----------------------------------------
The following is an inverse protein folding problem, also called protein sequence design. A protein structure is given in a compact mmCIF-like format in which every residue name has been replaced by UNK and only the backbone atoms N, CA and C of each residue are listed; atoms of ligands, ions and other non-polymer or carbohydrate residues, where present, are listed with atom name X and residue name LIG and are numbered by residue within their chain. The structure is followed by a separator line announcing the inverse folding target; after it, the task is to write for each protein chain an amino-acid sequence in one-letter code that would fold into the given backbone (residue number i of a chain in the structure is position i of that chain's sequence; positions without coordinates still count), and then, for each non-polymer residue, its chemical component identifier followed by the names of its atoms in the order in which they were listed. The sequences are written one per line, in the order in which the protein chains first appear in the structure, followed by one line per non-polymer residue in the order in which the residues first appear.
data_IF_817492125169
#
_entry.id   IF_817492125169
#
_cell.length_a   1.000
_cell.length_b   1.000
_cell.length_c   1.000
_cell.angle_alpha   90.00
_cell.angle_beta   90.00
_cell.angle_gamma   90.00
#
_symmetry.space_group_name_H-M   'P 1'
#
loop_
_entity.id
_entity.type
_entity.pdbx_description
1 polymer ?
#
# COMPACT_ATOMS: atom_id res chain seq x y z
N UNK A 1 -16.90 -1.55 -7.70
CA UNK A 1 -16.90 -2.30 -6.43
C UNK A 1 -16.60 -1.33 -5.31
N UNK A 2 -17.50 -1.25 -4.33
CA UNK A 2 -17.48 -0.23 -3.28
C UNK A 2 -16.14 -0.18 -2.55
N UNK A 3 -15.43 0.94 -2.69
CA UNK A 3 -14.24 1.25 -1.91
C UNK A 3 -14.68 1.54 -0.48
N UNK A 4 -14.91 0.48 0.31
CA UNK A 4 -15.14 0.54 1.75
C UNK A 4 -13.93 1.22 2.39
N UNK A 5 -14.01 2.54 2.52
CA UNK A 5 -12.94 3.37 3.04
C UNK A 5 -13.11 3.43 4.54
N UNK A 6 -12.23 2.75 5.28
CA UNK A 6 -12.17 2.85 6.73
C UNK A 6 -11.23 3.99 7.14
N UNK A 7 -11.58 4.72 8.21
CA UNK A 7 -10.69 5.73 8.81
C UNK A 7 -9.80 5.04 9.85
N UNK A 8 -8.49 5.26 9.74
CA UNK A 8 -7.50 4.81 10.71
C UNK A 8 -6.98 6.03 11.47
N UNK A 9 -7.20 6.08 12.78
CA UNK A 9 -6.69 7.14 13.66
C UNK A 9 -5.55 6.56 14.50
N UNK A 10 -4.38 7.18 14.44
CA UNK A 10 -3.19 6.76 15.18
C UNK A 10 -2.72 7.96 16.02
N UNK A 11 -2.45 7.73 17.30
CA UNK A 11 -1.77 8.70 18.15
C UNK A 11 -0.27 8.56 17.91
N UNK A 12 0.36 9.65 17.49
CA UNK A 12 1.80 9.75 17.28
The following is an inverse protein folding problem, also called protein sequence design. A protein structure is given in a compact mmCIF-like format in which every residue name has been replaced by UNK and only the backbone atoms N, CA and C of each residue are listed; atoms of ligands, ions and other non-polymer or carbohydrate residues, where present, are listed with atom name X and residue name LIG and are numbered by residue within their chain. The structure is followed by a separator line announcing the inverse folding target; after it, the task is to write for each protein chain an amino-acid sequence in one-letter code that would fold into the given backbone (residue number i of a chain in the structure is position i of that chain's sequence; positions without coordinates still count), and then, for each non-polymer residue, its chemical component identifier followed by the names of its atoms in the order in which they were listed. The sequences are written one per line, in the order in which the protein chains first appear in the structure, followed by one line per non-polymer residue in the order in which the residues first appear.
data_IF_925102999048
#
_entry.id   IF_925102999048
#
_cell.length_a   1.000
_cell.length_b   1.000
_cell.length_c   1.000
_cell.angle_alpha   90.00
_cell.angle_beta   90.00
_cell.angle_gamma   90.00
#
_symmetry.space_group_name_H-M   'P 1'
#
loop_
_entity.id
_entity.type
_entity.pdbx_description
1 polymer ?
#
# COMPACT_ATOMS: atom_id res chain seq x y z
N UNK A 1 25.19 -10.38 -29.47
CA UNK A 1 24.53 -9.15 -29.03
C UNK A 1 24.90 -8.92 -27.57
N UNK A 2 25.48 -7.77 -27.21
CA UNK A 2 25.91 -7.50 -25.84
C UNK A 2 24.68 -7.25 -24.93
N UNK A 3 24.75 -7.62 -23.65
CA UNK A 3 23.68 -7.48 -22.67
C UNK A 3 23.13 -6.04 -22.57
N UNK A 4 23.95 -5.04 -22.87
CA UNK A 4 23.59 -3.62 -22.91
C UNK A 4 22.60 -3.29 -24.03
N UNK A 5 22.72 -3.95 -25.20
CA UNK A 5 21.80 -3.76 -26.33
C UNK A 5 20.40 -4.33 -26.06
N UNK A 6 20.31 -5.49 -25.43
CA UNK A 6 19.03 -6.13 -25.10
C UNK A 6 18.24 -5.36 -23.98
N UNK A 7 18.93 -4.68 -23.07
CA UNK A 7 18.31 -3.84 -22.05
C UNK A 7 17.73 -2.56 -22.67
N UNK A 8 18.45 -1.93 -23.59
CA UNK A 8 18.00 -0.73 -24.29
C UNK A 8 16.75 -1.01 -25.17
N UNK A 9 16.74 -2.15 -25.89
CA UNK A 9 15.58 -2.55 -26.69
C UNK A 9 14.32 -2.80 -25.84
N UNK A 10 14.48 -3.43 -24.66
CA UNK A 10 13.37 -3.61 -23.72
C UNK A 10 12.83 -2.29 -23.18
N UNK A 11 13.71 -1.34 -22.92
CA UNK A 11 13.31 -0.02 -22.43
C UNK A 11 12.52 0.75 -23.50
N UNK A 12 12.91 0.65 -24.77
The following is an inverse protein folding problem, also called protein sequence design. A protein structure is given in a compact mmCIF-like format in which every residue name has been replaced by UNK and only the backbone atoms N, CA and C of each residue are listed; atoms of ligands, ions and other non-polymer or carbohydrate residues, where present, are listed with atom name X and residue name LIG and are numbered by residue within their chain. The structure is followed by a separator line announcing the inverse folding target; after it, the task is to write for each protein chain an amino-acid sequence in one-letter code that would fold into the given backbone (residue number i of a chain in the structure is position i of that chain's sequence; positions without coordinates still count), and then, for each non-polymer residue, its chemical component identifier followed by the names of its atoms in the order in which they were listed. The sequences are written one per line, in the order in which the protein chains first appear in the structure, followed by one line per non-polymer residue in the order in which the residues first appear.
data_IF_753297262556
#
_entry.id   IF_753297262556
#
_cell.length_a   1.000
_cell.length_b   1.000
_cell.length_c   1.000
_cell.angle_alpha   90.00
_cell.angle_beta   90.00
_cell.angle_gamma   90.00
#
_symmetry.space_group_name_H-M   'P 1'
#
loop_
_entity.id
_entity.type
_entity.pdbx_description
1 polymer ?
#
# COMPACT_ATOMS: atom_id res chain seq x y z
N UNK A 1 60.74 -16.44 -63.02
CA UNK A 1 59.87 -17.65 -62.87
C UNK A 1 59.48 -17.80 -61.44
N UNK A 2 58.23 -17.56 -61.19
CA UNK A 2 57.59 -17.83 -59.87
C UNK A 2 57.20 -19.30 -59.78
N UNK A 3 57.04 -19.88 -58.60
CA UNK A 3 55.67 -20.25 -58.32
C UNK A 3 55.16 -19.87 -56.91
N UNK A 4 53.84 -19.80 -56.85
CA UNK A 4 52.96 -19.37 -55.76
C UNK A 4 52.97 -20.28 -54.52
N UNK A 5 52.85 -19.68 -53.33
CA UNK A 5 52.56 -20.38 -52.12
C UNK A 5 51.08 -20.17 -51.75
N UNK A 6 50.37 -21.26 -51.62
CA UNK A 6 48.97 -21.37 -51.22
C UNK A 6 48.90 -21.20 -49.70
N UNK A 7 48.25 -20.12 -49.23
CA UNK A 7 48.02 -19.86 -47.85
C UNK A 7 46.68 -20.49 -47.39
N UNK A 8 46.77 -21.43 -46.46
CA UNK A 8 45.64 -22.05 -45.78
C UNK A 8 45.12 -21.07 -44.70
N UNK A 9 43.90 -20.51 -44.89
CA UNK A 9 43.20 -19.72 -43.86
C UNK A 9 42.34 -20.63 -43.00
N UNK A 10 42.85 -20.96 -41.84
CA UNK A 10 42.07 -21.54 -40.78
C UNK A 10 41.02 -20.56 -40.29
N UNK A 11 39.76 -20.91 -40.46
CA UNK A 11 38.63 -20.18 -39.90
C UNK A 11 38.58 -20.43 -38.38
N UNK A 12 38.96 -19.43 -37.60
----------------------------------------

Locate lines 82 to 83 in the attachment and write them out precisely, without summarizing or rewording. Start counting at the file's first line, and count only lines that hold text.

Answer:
CA UNK A 2 25.91 -7.50 -25.84
C UNK A 2 24.68 -7.25 -24.93